The golden pothos, taro vine, or devil’s ivy, as it is commonly known, is one of the most remarkable of all foliage plants. Epipremnums come in many shapes and sizes, and may be displayed as climbers or as trailing plants.
There are about 10 species in this genus with aerial roots, each with a characteristic tendency to wrap itself around the nearest object.
Epipremnum aureum (syn. Pothos aureus, Scindapsus aureus) is highly decorative, with mustard and green variegation on the 6-in/15-cm- long heart-shaped leaves.
Epipremnum Aureum DEVIL'S IVY Photos and Plant Potted Pictures
It is tolerant of a wide range of conditions, though when placed far from the light source, the leaves lose their variegation.
Indoors it should not be allowed to exceed 6—8ft/ 1.8—2.4m in extent, but it can grow five times as high in the wild, where plants produce flowers rather like those of the arum; pot plants do not flower.
ORIGIN Solomon Islands.
HEIGHT To 6-8ft/1.8-2.4m.
POTTING MIX Soil-based.
REPOTTING Move the plant to a pot one size larger each spring, but do not overpot.
PROPAGATION Take 4-5-in/10-13-cm stem cuttings with two good leaves attached at any time of year, or tip cuttings when pruning in spring. The plant can also be layered.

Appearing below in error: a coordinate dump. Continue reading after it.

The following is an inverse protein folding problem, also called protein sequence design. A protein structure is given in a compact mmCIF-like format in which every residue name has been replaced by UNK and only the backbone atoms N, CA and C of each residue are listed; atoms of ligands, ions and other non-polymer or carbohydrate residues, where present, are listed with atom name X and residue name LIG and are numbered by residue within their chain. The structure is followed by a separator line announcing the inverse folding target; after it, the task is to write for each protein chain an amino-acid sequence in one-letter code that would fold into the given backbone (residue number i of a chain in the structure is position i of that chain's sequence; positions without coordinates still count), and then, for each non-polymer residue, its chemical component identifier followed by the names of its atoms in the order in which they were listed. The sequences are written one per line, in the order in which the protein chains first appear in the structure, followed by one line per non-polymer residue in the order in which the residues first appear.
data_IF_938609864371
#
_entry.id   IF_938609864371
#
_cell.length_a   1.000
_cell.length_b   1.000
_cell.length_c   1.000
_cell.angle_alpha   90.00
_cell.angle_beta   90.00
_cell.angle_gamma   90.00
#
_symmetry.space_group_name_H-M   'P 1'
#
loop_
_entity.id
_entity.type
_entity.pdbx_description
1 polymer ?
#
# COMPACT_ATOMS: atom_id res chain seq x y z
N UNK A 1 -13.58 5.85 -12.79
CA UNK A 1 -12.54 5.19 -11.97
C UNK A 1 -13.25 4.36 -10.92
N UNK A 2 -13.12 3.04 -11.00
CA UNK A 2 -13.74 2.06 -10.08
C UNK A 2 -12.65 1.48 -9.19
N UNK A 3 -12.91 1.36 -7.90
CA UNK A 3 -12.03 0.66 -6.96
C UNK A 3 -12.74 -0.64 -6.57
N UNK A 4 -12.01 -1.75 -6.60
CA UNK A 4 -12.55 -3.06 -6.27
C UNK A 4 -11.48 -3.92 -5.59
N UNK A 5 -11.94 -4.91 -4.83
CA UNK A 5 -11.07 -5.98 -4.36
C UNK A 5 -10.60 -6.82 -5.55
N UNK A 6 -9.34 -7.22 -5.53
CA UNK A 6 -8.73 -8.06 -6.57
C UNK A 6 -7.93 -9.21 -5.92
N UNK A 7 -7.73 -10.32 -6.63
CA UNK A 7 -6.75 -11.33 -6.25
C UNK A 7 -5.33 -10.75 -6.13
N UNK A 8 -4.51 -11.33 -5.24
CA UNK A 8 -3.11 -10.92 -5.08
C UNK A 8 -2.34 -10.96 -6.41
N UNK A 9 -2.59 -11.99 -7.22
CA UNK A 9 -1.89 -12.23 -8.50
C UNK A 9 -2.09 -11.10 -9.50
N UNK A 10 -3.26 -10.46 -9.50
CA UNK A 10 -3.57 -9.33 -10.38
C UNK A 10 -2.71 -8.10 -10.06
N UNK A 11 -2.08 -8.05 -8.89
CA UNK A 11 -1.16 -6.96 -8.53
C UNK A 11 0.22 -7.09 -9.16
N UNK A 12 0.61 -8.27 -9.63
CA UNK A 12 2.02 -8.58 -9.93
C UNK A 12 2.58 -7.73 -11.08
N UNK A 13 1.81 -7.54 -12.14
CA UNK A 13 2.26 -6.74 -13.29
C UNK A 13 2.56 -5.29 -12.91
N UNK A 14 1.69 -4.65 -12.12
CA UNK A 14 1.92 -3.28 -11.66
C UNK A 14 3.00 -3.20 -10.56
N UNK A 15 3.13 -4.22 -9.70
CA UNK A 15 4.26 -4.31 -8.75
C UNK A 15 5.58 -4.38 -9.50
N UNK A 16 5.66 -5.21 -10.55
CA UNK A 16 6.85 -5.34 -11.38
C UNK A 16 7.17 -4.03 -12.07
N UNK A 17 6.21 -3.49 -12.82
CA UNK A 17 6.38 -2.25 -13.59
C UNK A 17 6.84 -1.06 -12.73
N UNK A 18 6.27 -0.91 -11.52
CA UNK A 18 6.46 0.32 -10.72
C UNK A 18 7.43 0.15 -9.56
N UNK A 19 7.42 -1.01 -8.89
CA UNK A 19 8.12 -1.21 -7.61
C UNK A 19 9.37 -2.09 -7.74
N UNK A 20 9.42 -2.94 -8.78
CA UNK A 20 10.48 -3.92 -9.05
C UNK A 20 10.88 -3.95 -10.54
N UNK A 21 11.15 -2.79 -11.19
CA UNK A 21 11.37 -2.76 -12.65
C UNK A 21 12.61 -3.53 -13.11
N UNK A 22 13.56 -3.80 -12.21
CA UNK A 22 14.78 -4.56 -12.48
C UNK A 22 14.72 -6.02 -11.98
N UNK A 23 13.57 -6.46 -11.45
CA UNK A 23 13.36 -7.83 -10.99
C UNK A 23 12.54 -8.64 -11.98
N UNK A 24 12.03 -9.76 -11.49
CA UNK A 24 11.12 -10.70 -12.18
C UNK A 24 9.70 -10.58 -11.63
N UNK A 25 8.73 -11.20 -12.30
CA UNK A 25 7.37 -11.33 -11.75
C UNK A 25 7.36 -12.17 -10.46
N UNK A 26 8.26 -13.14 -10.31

KEEPING PLANTS Although slow to start, this plant is an excellent climber and will last for many years. Pinch off the growing tips regularly to promote bushy growth, and prune the plant in early spring to reduce its size.
Epipremnum Aureum PLANT CARE Guide
- Bright, indirect light.
- Minimum winter temperature of 60°F/16°C; normal room temperature at other times.
- Allow the top two-thirds of the potting mixture to dry out between waterings.
- During the growing period, apply weak liquid fertilizer every 2 weeks.
- Epipremnum aureum ‘Marble Queen’ is similar to the type and is an attractive alternative but it can be difficult to care for.
- E.a. ‘Tricolor,’ as the name suggests, has leaves marbled with three colors: pale green, yellow, and cream.
- Epipremnum aureum ‘Marble Queen has beautiful leaves that are boldly streaked and marbled with soft green and white.
- Wet brown patches on leaves indicate infection by botrytis; destroy any such leaves.
- Aphids may attack young plants, and mealybugs may infest both young and old plants. Check regularly for signs of the pest.
- Stems will rot at the base if the plant is constantly overwatered.